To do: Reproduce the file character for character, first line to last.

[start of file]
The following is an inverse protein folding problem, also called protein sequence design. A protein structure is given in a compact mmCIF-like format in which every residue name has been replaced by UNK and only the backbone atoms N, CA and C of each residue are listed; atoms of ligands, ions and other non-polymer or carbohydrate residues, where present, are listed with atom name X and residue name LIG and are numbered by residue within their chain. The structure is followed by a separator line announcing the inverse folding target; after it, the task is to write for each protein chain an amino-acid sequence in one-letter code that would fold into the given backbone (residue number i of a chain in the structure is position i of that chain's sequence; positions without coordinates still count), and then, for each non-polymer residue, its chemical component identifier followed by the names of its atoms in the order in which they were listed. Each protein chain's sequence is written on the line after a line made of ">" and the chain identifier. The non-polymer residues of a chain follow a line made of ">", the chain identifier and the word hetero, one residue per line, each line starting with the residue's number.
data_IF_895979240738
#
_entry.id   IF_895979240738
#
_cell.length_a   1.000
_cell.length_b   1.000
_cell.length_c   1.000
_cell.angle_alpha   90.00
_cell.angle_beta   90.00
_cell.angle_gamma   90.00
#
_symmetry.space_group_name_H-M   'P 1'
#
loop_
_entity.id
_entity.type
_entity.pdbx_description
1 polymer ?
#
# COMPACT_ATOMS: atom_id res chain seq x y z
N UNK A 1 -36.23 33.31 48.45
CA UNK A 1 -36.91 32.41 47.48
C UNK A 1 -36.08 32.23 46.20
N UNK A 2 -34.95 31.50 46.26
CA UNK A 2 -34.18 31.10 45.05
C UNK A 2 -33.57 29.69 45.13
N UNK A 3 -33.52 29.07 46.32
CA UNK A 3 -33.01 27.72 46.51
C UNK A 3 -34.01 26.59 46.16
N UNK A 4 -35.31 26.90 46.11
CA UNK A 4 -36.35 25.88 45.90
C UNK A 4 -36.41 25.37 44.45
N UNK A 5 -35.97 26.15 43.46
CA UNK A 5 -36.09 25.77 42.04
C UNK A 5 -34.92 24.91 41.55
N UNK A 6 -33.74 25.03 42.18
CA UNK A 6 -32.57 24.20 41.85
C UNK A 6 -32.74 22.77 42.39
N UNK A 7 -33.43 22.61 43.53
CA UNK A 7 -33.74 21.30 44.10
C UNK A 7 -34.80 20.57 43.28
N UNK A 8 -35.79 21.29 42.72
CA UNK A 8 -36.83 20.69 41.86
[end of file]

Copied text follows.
The following is an inverse protein folding problem, also called protein sequence design. A protein structure is given in a compact mmCIF-like format in which every residue name has been replaced by UNK and only the backbone atoms N, CA and C of each residue are listed; atoms of ligands, ions and other non-polymer or carbohydrate residues, where present, are listed with atom name X and residue name LIG and are numbered by residue within their chain. The structure is followed by a separator line announcing the inverse folding target; after it, the task is to write for each protein chain an amino-acid sequence in one-letter code that would fold into the given backbone (residue number i of a chain in the structure is position i of that chain's sequence; positions without coordinates still count), and then, for each non-polymer residue, its chemical component identifier followed by the names of its atoms in the order in which they were listed. Each protein chain's sequence is written on the line after a line made of ">" and the chain identifier. The non-polymer residues of a chain follow a line made of ">", the chain identifier and the word hetero, one residue per line, each line starting with the residue's number.
data_IF_895979240738
#
_entry.id   IF_895979240738
#
_cell.length_a   1.000
_cell.length_b   1.000
_cell.length_c   1.000
_cell.angle_alpha   90.00
_cell.angle_beta   90.00
_cell.angle_gamma   90.00
#
_symmetry.space_group_name_H-M   'P 1'
#
loop_
_entity.id
_entity.type
_entity.pdbx_description
1 polymer ?
#
# COMPACT_ATOMS: atom_id res chain seq x y z
N UNK A 1 -36.23 33.31 48.45
CA UNK A 1 -36.91 32.41 47.48
C UNK A 1 -36.08 32.23 46.20
N UNK A 2 -34.95 31.50 46.26
CA UNK A 2 -34.18 31.10 45.05
C UNK A 2 -33.57 29.69 45.13
N UNK A 3 -33.52 29.07 46.32
CA UNK A 3 -33.01 27.72 46.51
C UNK A 3 -34.01 26.59 46.16
N UNK A 4 -35.31 26.90 46.11
CA UNK A 4 -36.35 25.88 45.90
C UNK A 4 -36.41 25.37 44.45
N UNK A 5 -35.97 26.15 43.46
CA UNK A 5 -36.09 25.77 42.04
C UNK A 5 -34.92 24.91 41.55
N UNK A 6 -33.74 25.03 42.18
CA UNK A 6 -32.57 24.20 41.85
C UNK A 6 -32.74 22.77 42.39
N UNK A 7 -33.43 22.61 43.53
CA UNK A 7 -33.74 21.30 44.10
C UNK A 7 -34.80 20.57 43.28
N UNK A 8 -35.79 21.29 42.72
CA UNK A 8 -36.83 20.69 41.86